Hi, my name is Joseph, and I hunt horses with sticks, crossbows and firearms. And if you believe this, I’ve got some prime swampland in Florida to sell you.
Sadly, though, several people do believe it, thanks in part to a photo stolen from my personal blog, http://www.rogueskennel.com, and used out of context on a site proclaiming to be for “Texas Horse Hunts.” Not hunting on horseback, but actually hunting and killing horses.
Despite numerous calls and emails, I still can’t determine if the site is real or some kind of crazy hoax. And it’s left me having to assert and explain something so bizarre I never thought I’d have to utter these words — I have not, do not and would not ever hunt horses.
The photo they found on my site and reposted was taken in Alaska, after my wife and I retrieved a horse that died of natural causes from Sterling residents who had no way to bury it and didn’t want it to attract summer bears.
The part that really smarts is that the most extensive damage to our reputations was not done by the initial website post. Rather, it was from the dozens of outraged animal rights activists on Facebook pages and other social media sites who began spreading the photo with lightning speed.
Terms like intellectual property, copyright infringement and Internet security sound sterile, legalistic and boring. Being a freelance writer and photographer, I’m certainly aware of those issues, but hadn’t put as much thought into them as I should have. I certainly never thought I’d find myself researching these legalities in the context of something so ridiculous.
The disturbing truth is the same could happen to me again, or to anyone with a presence on social medial and the Internet. I do not hunt horses, but because I was being accused of it, I was suddenly keenly interested in hunting for ways to make my online presence more secure.
There is a lot you can do to combat a situation such as this, but all of it is time-consuming. It takes a fraction of a second for the reactionary, easily misled or unconsiderate to contribute to the viral spread of disinformation — in this case commenting on, forwarding and reposting the photo. It takes much more time and effort for the maligned to try to spread the truth. In instances such as this with serious repercussions, legal counsel must be — and has been — obtained to sue for intellectual property theft, copyright infringement, defamation of character, etc.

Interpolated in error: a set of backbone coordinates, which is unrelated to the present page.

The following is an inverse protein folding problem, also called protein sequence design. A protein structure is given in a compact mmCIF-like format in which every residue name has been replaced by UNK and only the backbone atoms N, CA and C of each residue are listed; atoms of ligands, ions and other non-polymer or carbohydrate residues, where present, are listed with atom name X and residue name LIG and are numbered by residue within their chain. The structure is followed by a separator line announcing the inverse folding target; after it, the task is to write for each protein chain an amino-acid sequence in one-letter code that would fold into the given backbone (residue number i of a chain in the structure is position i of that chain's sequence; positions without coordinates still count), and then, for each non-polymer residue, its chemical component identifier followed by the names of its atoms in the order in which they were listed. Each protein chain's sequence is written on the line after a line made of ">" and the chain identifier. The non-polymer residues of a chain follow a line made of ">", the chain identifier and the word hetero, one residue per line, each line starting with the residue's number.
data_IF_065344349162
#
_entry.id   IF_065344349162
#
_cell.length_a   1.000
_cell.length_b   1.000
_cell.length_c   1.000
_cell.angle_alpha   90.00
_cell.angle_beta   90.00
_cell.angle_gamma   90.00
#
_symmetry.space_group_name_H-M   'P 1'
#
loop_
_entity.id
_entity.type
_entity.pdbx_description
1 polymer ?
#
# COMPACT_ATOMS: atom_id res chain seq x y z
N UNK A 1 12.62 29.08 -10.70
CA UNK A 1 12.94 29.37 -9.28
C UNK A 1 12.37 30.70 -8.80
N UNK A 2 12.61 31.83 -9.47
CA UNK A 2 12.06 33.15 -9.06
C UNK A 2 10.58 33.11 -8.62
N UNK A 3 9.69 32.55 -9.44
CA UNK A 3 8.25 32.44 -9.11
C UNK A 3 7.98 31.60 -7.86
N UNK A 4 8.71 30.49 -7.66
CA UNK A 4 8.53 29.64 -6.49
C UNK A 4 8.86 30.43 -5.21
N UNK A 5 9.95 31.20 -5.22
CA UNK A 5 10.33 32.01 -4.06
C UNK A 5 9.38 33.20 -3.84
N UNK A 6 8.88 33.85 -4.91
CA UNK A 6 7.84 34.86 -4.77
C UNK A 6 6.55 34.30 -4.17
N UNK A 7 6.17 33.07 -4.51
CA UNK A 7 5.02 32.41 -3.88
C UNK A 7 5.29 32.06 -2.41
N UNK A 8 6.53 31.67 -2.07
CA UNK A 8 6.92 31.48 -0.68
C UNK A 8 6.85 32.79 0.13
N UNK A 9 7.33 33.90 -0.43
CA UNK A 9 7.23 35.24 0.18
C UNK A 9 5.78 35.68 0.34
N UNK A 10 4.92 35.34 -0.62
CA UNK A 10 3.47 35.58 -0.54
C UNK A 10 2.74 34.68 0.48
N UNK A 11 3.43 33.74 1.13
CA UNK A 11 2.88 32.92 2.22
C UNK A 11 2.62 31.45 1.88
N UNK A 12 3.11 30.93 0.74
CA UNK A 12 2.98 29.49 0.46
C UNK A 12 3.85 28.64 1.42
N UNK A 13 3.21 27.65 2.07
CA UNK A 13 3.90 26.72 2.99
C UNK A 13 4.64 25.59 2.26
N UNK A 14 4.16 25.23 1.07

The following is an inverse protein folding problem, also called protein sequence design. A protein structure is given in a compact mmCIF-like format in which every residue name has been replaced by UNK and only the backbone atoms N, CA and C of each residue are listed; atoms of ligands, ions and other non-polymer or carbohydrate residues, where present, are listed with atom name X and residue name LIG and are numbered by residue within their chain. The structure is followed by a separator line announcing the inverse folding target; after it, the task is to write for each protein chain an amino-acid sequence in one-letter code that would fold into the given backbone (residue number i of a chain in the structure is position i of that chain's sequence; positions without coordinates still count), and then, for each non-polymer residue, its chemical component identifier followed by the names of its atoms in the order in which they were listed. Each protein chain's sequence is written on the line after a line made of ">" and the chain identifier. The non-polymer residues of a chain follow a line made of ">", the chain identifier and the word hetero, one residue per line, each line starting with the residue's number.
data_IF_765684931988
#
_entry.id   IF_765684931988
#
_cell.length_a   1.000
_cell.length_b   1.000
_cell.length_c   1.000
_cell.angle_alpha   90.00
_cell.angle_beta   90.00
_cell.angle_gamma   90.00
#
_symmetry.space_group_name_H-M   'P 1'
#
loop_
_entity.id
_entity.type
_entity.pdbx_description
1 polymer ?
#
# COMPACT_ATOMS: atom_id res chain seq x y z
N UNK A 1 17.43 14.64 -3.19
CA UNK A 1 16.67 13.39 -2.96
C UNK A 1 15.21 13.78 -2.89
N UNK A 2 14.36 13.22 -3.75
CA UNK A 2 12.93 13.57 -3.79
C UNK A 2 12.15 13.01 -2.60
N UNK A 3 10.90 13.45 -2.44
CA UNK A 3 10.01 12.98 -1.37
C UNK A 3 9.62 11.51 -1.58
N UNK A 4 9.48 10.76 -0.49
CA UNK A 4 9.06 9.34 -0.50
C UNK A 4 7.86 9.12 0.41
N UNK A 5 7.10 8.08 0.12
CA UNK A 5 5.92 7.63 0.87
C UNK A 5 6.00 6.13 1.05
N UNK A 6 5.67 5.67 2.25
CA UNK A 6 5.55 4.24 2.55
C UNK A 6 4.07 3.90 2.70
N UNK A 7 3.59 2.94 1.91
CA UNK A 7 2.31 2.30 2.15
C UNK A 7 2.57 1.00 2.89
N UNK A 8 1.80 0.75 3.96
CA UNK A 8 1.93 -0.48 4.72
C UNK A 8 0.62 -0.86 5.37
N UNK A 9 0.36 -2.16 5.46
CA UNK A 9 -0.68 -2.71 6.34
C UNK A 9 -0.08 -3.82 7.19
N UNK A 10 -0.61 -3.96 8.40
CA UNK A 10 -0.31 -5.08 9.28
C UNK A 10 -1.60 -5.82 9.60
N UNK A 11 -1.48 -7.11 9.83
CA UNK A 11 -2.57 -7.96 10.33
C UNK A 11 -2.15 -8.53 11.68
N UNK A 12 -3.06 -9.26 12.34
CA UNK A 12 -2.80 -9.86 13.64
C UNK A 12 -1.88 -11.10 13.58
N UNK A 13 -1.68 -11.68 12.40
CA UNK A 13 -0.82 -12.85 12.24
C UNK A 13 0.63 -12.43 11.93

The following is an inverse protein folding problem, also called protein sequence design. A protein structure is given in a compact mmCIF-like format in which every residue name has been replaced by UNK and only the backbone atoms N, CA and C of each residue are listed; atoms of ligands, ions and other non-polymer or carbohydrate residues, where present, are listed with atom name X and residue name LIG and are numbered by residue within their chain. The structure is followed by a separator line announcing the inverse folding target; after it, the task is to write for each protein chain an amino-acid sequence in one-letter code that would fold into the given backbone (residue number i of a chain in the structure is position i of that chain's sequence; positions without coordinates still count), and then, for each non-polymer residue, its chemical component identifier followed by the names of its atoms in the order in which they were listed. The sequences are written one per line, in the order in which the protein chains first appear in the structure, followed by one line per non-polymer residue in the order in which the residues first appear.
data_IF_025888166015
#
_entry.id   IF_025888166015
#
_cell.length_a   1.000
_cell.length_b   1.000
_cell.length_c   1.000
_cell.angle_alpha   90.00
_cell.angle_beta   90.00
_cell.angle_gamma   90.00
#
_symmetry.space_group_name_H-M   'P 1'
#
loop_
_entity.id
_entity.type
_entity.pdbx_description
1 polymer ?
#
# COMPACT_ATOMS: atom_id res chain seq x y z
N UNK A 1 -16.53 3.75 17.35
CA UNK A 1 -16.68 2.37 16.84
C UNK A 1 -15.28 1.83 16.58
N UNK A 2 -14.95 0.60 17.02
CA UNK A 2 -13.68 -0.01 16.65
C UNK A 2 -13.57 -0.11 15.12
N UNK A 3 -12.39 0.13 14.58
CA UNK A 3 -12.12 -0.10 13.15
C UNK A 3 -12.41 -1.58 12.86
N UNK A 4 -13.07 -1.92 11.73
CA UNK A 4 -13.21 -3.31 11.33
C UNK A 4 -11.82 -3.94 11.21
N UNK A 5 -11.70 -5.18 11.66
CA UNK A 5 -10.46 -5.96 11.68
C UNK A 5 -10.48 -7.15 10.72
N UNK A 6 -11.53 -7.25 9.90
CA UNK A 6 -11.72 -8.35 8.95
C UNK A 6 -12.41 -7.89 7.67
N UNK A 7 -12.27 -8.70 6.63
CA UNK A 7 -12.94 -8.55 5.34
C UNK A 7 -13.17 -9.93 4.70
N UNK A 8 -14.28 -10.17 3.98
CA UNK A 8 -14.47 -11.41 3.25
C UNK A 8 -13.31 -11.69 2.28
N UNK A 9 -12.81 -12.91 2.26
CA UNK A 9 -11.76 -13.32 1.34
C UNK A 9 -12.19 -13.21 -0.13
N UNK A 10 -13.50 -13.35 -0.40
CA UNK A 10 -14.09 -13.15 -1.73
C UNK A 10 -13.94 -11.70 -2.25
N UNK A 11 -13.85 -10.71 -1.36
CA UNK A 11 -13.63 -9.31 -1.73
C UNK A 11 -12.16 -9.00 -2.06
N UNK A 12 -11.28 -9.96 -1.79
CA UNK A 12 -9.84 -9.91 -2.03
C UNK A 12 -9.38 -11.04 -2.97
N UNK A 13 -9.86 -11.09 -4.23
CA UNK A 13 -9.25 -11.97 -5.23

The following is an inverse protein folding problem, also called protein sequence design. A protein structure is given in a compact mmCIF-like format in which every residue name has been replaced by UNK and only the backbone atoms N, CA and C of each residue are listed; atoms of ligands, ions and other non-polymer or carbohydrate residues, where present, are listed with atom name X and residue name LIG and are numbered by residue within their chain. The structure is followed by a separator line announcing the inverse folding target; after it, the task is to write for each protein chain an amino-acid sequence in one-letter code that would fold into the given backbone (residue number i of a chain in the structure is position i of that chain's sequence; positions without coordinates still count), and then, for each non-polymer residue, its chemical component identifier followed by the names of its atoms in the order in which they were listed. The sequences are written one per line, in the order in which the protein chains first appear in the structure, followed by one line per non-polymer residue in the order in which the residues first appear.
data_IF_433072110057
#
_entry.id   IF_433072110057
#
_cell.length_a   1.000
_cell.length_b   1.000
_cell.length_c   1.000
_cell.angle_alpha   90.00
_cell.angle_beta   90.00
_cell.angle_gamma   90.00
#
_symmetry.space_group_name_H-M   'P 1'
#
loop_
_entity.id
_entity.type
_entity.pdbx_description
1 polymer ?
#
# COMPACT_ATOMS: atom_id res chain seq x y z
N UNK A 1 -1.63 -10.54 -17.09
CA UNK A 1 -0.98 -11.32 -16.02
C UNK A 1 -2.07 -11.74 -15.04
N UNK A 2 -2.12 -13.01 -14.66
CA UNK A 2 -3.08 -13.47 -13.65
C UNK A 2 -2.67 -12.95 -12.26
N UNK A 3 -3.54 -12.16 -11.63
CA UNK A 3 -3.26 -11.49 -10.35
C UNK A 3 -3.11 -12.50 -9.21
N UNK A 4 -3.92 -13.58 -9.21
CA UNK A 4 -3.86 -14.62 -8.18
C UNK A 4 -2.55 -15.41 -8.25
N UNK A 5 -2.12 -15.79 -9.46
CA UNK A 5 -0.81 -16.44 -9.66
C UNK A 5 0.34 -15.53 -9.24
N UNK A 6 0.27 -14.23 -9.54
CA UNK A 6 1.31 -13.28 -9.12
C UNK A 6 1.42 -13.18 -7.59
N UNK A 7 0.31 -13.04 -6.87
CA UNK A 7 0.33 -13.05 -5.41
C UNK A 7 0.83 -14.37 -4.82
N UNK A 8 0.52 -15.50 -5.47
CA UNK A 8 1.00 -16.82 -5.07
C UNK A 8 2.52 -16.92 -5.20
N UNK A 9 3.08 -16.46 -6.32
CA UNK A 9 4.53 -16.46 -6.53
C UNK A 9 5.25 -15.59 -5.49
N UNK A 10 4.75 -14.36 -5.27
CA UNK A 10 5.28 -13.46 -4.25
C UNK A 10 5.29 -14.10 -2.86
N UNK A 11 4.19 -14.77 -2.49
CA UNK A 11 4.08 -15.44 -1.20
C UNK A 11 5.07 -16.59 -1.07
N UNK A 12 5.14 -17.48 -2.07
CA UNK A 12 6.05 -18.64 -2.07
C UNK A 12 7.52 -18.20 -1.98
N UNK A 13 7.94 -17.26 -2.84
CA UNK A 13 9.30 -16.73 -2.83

The much more difficult part is all the electronic cauterizing that must be done to slow the disease’s progression. Google should be contacted and a request submitted and evaluated proving ownership of the photo, demonstrating the theft and detailing how the image or material is being misused. I contacted the myth-debunking website Snopes (http://www.snopes.com/critters/crusader/horsehunt.asp) to help invalidate the false assumption created by my photo being used on the horse hunting site. Facebook must be contacted to report the photo as harmful each time it is forwarded and shared, as well contacting those sharing it. That, I’ve found, is one of the hardest parts.
Two of the Facebook pages where the photo spread the fastest were Anti-Hunting in America and The Barking Army. The former of the two responded quickly after I wrote them and proved the falsehood of the photo, yet it still was shared 66 times before the post was removed and a correction posted.
The latter site was more resistant, as were its followers. They posted a correction with a link to our real blog and website, where actual animal welfare work is done, but they left up the phony photo and link. Over the first 24 hours the hoax photo was shared 255 times and brought in hundreds of hurtful comments, while the real link to our own site brought in two shares, no positive comments and $0 in donations to help feed and house recued dogs.
The irony of this is perhaps the most hurtful part. My wife and I have taken in more than 40 dogs over the past 10 years, many from animal shelters or unwanted homes, providing for them much to our own financial determinant. Prior to this my wife and I were a zoologist and zookeepers for nearly a decade, working for large and well-respected institutions such as the Wildlife Conservation Society.